Portugal’s Minister of Infrastructure, Pedro Marques, is in the Algarve and rather bravely has announced that the roadworks on the EN125 can resume by the end of the year, or early 2017, and may indeed be finished as early as next summer but it all depends on the successful renegotiation of the contract with Rotas do Algarve Litoral.
"We are currently concluding negotiations with the concession holder. I wish to close these by the end of the year, so work can restart," explained Marques who is in the Algarve to meet the region’s mayors and business leaders to showcase the possibilities for European funding for the region.
"When the negotiation is complete and when the necessary permits are obtained, the rest of the works, which are the responsibility of the concession holder, can go ahead and the government will be able to pay what is owed," said Marques.
The minister suggested the Vila do Bispo to Olhão roadworks that have still to be completed "are quite limited," and should be completed “by the summer" - hopefully referring to summer 2017.
Only after the conclusion of contract negotiations for the western roadworks can the east be attended to i.e. between Olhão and Vila Real de Santo António. When the negotiations are finished, “the eastern section roadworks will move ahead depending on Portugal Infrastructure’s budget.”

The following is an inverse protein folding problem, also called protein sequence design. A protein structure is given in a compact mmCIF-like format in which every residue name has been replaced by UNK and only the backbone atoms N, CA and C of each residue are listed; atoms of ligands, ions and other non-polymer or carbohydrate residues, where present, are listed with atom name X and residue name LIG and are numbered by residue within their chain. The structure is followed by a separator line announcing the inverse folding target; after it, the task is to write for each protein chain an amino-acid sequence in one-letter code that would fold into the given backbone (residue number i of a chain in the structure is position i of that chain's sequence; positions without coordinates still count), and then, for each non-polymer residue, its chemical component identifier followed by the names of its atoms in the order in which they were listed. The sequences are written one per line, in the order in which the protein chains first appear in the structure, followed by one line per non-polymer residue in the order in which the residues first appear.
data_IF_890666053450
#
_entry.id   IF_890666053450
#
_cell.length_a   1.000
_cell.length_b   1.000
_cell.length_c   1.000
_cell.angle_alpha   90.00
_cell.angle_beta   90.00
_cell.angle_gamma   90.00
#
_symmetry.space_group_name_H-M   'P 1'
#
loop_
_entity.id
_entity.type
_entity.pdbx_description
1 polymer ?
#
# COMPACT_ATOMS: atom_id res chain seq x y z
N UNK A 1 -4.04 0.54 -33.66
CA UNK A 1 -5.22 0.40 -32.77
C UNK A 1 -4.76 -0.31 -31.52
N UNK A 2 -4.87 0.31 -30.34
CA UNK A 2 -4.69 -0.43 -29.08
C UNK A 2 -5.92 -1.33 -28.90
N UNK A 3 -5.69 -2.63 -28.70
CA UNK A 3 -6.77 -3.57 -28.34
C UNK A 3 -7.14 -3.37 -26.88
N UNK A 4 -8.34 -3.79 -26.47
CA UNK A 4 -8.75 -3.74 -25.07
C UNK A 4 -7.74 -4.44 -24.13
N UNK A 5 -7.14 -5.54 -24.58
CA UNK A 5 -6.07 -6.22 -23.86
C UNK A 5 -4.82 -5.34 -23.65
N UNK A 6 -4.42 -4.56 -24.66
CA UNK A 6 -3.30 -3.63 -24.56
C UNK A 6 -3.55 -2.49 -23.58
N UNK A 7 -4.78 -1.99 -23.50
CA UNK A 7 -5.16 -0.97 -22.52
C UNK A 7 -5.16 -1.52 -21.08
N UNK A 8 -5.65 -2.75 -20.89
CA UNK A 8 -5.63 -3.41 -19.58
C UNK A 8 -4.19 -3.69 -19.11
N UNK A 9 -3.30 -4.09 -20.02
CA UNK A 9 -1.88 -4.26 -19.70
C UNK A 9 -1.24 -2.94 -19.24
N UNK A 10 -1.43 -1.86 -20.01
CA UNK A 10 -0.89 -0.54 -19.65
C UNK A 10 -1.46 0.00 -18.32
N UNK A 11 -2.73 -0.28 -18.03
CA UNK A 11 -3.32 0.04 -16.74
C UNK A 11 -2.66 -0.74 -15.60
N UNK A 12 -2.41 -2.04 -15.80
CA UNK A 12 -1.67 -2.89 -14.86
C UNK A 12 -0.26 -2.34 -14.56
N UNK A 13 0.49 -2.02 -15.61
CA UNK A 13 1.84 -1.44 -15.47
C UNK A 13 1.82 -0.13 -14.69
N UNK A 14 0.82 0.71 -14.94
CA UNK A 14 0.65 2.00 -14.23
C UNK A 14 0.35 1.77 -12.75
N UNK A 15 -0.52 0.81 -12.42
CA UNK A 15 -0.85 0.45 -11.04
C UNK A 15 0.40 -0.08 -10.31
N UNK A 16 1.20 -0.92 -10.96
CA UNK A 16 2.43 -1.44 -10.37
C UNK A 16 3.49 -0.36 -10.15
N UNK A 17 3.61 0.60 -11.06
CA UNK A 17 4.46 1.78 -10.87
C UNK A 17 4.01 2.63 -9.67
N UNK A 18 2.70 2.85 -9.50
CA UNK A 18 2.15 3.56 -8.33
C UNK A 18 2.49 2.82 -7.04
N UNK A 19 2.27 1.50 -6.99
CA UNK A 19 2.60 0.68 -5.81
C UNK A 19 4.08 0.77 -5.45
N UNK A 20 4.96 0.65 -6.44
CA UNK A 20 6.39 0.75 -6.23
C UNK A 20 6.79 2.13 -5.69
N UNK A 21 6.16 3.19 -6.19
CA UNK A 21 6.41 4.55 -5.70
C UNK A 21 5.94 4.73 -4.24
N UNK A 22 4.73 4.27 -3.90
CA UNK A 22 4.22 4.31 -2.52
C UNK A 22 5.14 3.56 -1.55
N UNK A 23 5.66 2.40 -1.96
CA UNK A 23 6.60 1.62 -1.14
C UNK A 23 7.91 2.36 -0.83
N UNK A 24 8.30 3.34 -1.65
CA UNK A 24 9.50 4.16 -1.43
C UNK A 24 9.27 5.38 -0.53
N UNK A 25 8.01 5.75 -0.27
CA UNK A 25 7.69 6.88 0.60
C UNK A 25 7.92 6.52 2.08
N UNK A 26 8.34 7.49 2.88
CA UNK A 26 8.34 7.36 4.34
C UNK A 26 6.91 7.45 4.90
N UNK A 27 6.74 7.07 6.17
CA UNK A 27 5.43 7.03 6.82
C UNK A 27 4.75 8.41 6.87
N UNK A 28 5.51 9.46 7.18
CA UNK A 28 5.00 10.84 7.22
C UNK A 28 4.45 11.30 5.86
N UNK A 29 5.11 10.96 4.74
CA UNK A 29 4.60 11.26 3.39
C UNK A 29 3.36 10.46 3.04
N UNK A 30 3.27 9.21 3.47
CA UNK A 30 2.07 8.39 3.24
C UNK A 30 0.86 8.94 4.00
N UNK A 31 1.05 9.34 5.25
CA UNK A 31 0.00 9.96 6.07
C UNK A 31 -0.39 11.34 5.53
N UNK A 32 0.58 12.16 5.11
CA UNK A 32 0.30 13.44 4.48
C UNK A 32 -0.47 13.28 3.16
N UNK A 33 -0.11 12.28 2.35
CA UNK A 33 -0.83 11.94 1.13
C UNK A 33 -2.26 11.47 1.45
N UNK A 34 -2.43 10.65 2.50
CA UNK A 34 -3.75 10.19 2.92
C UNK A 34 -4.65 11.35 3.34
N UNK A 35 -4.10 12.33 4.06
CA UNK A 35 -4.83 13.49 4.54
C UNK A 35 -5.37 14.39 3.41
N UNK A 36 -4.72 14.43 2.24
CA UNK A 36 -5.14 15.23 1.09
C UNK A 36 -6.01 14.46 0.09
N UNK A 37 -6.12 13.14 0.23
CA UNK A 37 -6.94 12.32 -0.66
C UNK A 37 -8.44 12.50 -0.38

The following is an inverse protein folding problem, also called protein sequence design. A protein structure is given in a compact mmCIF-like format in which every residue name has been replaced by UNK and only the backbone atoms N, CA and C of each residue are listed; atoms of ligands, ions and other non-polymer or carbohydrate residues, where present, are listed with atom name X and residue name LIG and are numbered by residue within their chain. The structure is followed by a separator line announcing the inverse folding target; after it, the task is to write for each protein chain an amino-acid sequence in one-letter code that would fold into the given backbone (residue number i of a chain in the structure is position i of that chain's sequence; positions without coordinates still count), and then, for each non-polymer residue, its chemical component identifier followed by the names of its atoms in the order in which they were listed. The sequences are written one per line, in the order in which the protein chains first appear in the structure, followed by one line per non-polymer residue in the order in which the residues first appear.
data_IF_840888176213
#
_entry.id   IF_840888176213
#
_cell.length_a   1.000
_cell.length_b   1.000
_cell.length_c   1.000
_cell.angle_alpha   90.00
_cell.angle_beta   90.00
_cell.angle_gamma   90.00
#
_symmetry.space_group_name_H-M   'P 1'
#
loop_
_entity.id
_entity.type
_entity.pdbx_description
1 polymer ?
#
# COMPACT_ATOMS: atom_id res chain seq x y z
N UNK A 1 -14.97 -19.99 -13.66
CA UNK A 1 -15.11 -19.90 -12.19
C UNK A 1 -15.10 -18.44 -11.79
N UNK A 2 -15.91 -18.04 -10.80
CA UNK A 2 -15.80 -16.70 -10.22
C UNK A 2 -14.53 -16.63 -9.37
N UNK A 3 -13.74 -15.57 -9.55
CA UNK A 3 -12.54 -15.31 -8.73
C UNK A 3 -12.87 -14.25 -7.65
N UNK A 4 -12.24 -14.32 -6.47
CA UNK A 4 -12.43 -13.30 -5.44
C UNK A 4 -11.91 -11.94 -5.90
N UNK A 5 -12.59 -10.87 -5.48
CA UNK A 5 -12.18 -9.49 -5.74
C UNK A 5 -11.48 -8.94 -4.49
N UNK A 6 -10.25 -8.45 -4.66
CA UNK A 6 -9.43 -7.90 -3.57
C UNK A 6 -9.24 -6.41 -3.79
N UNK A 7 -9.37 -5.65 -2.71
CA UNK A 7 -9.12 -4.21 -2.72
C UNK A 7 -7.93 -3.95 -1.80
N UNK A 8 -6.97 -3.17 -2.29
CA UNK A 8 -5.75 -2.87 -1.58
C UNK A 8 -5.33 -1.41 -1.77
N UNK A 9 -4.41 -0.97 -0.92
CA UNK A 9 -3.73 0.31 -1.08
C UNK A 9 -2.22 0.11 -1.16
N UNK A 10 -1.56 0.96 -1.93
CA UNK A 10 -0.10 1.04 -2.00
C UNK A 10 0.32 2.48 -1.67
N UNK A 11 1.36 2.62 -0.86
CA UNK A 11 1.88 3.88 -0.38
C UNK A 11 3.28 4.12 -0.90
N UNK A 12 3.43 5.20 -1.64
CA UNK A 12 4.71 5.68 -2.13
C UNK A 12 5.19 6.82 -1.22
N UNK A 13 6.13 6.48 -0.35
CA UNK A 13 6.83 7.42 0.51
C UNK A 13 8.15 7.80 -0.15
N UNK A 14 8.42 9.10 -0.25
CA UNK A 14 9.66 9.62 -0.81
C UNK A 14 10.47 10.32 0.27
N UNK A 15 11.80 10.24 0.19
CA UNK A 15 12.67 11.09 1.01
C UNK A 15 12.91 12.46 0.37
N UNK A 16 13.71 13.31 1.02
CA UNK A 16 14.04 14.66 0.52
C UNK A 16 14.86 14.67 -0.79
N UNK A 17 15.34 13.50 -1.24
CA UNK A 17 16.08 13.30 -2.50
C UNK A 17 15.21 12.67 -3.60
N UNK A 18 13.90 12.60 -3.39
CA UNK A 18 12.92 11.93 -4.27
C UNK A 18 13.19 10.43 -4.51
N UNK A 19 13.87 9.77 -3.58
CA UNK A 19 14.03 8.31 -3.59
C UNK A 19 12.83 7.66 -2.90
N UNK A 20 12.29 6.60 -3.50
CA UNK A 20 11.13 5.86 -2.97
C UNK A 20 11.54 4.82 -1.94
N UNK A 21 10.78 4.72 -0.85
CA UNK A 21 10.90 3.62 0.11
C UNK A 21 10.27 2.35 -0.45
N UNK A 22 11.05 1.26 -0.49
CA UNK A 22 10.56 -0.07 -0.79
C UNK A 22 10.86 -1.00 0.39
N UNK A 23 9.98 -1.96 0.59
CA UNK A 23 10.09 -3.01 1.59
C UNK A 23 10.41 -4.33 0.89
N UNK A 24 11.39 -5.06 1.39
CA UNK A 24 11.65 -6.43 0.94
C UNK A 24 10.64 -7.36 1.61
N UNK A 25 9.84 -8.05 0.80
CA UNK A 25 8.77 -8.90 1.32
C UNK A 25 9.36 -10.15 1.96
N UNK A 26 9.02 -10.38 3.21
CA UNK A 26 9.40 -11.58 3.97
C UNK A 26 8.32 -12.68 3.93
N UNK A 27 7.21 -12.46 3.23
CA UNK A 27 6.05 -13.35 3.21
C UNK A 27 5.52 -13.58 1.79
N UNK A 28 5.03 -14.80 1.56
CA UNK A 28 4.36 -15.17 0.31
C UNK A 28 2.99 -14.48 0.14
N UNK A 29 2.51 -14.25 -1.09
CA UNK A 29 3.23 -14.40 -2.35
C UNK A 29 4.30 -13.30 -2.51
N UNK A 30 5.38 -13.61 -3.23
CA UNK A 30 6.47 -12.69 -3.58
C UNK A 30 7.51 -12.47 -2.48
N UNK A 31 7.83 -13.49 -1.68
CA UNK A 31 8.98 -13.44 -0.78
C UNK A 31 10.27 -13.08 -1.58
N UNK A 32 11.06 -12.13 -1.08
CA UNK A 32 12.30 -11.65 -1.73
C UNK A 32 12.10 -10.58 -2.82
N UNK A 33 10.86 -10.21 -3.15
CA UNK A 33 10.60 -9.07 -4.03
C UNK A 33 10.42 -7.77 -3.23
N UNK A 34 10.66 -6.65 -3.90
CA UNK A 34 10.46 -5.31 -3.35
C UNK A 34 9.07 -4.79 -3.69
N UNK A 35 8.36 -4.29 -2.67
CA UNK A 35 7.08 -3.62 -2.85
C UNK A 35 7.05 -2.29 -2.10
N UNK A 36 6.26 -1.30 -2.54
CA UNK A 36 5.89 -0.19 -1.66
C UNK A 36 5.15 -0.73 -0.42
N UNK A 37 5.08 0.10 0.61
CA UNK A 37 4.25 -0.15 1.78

As for the EN125 roadworks that stopped for the summer, scheduled to be restarted on September 1st, the government minister said that people will just have to wait.
"We will, with a bit of patience, complete all the negotiations and all the works will resume at the end of this period, because there is no lack of financial capacity of the State to pay the concessionaire," assured Pedro Marques, blaming the paperwork rather than the government’s ability to pay up for work completed.
Jorge Botelho, president of the Algarve’s mayors group AMAL and formerly a vociferous campaigner for the roadworks to be completed, agreed with the minister that it’s all down to the paperwork, forgetting perhaps that the government is in charge of paperwork and licenses.
The Court of Auditors which oversees contracts, presumably gave the go-ahead in the first place or the roadworks would not have started, but the paperwork mysteriously now is not in order so everything stops.
Botelho seem now to have the gift of great hindsight, "We already knew that negotiations were ongoing and the company moved forward with the road works in the expectation that this process would quickly resolved," which turned out not to be the case.
AMAL now hope that this bureaucratic tangle is resolved as soon as possible “because each day of delay brings a huge loss to the Algarve."
In the meantime, while the paperwork gets shuffled around to the detriment of the public, Botelho agrees that, "the road is getting worse.”